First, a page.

I as glad we didn't get any of the obvious behind the scenes desperate hatchet job of Baroness Sureka (brilliant performance BTW by Priyanga Burford) which you could evolving throughout the episode, you can just imagine Tucker plotting continiously and more and more desperatly to undermine the Inquiry and coming across on the stand very much as another James Murdoch, blood on his hands and desperately using the pathetic "I cannot recall" defense to make sure he did not get implicated in wrongdoing

Next weeks finale should be very interesting, will it be parallel to the inquiry or dealing with the effects? It would be brilliant for the last ever shot of The Thick of It to be Malcom Tucker being led away in handcuffs to serve his prison sentence for illegal leaking of Mr Tikels medical records, to see this bully who sees himself as the one of the most powerful people in the county being reduced to a common prisoner.

I'm sure when I go back after the series had finished it will add so much seeing all the pieces of the disaster fall into place, the seemingly off-handed comment early on being so important in the final analysis of the storyline.

This series of The Thick Of It has completely nailed every target it has gone for and so, if it is to be the last, then that's not necessarily a bad thing.

West Wing had the production values ,the big names and the apocalyptic plot lines but this episode had some of the best acting on TV and the smell of truth.

Thanks for the reviews guys, I've never watched the show but on the strength of the last ten minutes reading I'll be starting soon

A work of absolute genius. That episode should be showered with awards.

I'd go further and say this was the finest bit of television I have ever had to pleasure to watch. Nuanced, ironic, relevant, layered, observant, wicked, witty. Superbly acted. The only possible improvment would have been Louise Mench playing baroness Sureka. The switch to televised courtroom style observation, the tension of a real world inquiry into impossible fictional characters. Tucker on the ropes was brilliantly acted, his white-knuckle silences and contorted expressions were a beautiful portrayal of his oh-so-unfortunately inevitable destruction - all the while darkly influencing and situating every word said inside and outside the inquiry. Robyn Murdoch was delightful finally let out of the cage, sitting her alongside Terri Coverley was genius - as was sitting the hapless 'Spads' together. As someone remarked below, worth watching again just to watch the spectators in the background. Stewart Pearson being boiled right down to plain language was the best 'laugh out loud' moment. The box set is ready to start again from the beginning to stave off the grief of the end of the final episode next week! This series cannot go on without Capaldi, I hope they don't try. It took me a long time to get over the end of Green Wing, but it was better that way!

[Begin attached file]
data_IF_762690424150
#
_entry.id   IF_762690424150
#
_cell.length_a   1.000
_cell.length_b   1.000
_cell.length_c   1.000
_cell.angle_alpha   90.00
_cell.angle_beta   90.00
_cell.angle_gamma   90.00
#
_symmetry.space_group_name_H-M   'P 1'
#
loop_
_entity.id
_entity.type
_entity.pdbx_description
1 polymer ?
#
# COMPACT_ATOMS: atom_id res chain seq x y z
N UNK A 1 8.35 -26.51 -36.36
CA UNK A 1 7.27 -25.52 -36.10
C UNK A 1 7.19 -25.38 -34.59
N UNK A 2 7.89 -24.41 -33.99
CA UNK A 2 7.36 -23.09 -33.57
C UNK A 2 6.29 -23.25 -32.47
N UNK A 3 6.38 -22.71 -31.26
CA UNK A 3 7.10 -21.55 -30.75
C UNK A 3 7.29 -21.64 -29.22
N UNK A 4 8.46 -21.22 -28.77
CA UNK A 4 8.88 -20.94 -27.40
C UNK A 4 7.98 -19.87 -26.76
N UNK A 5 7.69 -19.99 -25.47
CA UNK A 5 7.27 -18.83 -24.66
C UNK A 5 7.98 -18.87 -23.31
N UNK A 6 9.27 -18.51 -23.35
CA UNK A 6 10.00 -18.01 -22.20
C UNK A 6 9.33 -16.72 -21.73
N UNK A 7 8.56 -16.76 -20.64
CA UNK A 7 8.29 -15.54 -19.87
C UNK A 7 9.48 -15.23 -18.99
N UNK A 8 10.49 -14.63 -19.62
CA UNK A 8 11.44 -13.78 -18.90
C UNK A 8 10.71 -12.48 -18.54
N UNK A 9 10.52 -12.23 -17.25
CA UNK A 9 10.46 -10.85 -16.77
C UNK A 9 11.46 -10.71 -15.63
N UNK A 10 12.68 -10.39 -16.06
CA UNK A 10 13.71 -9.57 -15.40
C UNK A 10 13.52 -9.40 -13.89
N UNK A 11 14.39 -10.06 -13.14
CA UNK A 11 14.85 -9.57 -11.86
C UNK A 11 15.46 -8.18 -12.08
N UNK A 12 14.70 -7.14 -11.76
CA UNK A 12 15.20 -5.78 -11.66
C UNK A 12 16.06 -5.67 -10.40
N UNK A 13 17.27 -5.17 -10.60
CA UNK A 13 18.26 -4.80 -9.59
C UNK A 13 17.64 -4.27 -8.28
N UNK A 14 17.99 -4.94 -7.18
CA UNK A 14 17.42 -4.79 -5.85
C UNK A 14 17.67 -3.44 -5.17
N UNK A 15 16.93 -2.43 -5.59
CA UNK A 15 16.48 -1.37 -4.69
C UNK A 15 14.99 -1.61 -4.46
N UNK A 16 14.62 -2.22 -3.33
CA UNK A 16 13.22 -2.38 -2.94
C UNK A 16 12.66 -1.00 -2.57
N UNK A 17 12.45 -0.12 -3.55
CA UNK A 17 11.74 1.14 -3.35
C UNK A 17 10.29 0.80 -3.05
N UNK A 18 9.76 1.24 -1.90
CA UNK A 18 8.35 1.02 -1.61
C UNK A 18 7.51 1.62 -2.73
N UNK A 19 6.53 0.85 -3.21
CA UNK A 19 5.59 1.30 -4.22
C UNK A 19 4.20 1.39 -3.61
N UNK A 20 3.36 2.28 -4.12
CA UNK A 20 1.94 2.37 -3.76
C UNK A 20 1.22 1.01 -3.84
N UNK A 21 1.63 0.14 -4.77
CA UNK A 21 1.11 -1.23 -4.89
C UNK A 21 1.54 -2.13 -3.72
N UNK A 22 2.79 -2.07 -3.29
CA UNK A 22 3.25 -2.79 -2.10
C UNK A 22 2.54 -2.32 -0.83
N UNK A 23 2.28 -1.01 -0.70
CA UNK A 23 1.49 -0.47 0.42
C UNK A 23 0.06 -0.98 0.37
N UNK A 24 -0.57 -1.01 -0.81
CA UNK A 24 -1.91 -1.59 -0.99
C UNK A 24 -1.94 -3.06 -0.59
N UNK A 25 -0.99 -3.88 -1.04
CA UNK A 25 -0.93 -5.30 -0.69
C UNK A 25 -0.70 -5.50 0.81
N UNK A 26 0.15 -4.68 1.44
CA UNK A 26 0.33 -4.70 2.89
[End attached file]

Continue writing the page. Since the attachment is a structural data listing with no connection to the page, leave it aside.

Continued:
Also hilarious was the subtle implication that Baroness Sureka personal troubles with the press could have come thanks to another leak engineered by Malcolm himself, to take her down a notch or two during the enquiry or as revenge against her sharp questioning of Malcolm, or even as an excuse to discredit the entire enquiry as prejudiced as was done in the end.

"I do not recall to that" - YES.